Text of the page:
How a Switch Mode Power Supply Works? What is the operation of a switch mode power supply? A switch mode power supply works by continuously switching on and off a semiconductor switch. This semiconductor switch is can be a MOSFET or a BJT. The former is more popular than the latter. When the switch turns off, there is no current that can flow so there is also no power dissipation. On the other hand, when the switch turns on, there will be ideally no voltage drop on the semiconductor switch. Thus the power is still zero. In SMPS (short for switch mode power supply), it is very important to drive the semiconductor switch in hard saturation to attain a very small power loss. SMPS has higher efficiency compared to the linear power supply design and this is its primary advantage. In order to elaborate the explanation of the operation of a switch mode power supply, I consider a flyback converter below. A switch mode power supply by the way consists of a switching converter. Flyback is one example of a switching converter.
Ideal Analysis of the Operation of a Switch Mode Power Supply
The core circuit of a switch mode power supply is a switching converter. The laptop adaptor and the smart phone charger you have is a switch mode power supply and its main content is a flyback converter. In order to explain well the operation of a switch mode power supply, let us consider the schematic of a flyback converter below.
(Switching power supply is not limited to a flyback topology only. There are lots of topologies that can be used in an SMPS.)
When the Vgate is high, MOSFET S1 will saturate and at saturation there is no voltage drop on the MOSFET. During this time the current is maximum. When the voltage and current is being multiplied the resulting power is zero. On the other hand the D1 will be reversed biased and there is no power consumption. At this time the load is deriving power from the energy stored in the capacitor C1.
When the Vgate level is low, the MOSFET S1 will be completely cutoff and there is no current to flow. Again the power dissipation is zero. During this time, the energy stored in the primary magnetic field of the transformer will be completely transferred to the secondary. The diode D1 will then forward biased. A forward biased diode is ideally shorted so there is no power dissipation as well.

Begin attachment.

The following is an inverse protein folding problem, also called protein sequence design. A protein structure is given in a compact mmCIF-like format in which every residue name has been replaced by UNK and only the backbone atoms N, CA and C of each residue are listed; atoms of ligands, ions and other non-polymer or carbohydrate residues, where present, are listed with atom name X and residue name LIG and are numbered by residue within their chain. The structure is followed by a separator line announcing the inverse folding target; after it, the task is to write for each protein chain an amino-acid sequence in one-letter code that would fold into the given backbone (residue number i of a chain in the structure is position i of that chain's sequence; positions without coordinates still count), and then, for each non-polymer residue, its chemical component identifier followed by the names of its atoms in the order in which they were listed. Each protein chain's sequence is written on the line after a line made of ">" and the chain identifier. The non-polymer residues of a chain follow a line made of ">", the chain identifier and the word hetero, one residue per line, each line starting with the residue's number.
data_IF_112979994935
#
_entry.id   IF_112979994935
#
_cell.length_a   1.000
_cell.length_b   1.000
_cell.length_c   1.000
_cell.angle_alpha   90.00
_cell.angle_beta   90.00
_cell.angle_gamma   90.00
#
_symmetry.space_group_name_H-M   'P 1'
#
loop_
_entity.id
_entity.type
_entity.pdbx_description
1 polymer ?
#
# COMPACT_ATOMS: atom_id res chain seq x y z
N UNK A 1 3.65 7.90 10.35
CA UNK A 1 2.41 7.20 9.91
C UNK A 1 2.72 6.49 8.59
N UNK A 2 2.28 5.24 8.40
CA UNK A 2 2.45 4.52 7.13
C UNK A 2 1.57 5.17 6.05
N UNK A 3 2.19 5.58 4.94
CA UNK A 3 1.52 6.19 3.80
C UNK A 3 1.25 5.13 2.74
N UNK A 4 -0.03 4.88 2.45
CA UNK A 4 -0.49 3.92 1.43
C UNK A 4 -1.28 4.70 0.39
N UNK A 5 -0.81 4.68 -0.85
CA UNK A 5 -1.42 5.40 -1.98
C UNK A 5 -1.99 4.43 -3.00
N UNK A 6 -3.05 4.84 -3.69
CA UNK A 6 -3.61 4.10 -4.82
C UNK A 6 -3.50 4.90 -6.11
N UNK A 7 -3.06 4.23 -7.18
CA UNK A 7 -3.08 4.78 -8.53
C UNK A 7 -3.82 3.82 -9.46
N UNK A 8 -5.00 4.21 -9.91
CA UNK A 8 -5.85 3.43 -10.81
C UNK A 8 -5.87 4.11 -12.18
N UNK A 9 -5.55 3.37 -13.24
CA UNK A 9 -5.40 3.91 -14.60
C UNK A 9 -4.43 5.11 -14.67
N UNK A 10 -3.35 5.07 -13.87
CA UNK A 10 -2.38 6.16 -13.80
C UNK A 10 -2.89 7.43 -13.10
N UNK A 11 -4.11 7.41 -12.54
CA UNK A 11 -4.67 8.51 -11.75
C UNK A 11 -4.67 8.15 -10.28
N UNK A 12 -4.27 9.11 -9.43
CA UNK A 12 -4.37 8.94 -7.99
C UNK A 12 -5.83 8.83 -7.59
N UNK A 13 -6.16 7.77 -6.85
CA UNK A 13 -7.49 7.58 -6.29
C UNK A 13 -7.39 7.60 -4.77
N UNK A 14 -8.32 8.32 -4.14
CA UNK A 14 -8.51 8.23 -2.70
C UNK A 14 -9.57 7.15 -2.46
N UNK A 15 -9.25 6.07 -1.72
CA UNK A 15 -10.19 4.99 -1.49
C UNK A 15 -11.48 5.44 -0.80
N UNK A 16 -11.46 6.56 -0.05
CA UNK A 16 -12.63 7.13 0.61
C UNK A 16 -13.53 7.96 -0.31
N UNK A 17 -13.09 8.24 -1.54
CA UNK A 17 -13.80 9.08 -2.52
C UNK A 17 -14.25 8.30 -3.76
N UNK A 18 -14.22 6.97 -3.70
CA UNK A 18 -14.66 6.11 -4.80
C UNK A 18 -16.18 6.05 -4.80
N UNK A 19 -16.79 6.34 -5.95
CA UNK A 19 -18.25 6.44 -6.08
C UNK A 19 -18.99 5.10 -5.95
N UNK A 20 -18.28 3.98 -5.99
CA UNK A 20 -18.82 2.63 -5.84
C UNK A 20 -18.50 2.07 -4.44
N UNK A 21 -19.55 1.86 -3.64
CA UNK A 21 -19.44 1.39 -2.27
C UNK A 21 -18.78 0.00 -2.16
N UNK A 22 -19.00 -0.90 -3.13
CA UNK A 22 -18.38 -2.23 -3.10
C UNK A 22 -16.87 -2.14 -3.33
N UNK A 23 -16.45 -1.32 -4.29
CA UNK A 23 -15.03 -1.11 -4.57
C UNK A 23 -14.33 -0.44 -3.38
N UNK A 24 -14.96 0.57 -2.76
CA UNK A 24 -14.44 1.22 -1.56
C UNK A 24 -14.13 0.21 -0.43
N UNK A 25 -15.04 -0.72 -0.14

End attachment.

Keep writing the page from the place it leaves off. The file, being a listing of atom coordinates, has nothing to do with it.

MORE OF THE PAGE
Real Analysis of the Operation of a Switch Mode Power Supply
There is no such thing as ideal in a real world. When the MOSFET S1 is operating at saturation, there is a power dissipation due to the drain to source on state resistance. The power dissipation is dependent to how big the drain to source on state resistance is. High end MOSFETs has lower drain to source on state resistance but with a higher price. Aside from this, there are also switching losses due to the charging of the input capacitance of the device. Larger input capacitance will result to a bigger power loss also. There is also power dissipation due to the output capacitance of the MOSFET. Basically, a MOSFET with a very small drain to source on state resistance most likely to have a higher output capacitance. In order to make the drain to source resistance very small, the manufacturer will adopt the paralleling techniques. We know that when you parallel something, the capacitance will increase. Drain to source on state resistance and output capacitance may not go in the same direction. The other will increase with the decrease of the other. However the effect of the drain to source on state resistance is more pronounced than the effect of output capacitance, so lowering the drain to source resistance is a good move.
Another contributing loss is the rise and fall times of the MOSFET. This loss in often times negligible compared to the drain to source resistance, output capacitance and input capacitance effects.
When the diode is forward biased, there is power dissipation due to its forward voltage. Moreover a diode with a longer reverse recovery time will also contribute power loss. Another loss contributing factor is the imperfect coupling of the primary and secondary windings.
If all these losses are added however, this is still very much low compare to the losses of a linear power supply. A linear power supply most of the times has only 60-75% efficiency. Switching power supply has more than 90% on the other hand.
Actually the operation of a switch mode power supply is complicated compare to the linear power supply. However, due to the fact that it has high efficiency makes it to be the most preferred method in power conversion nowadays.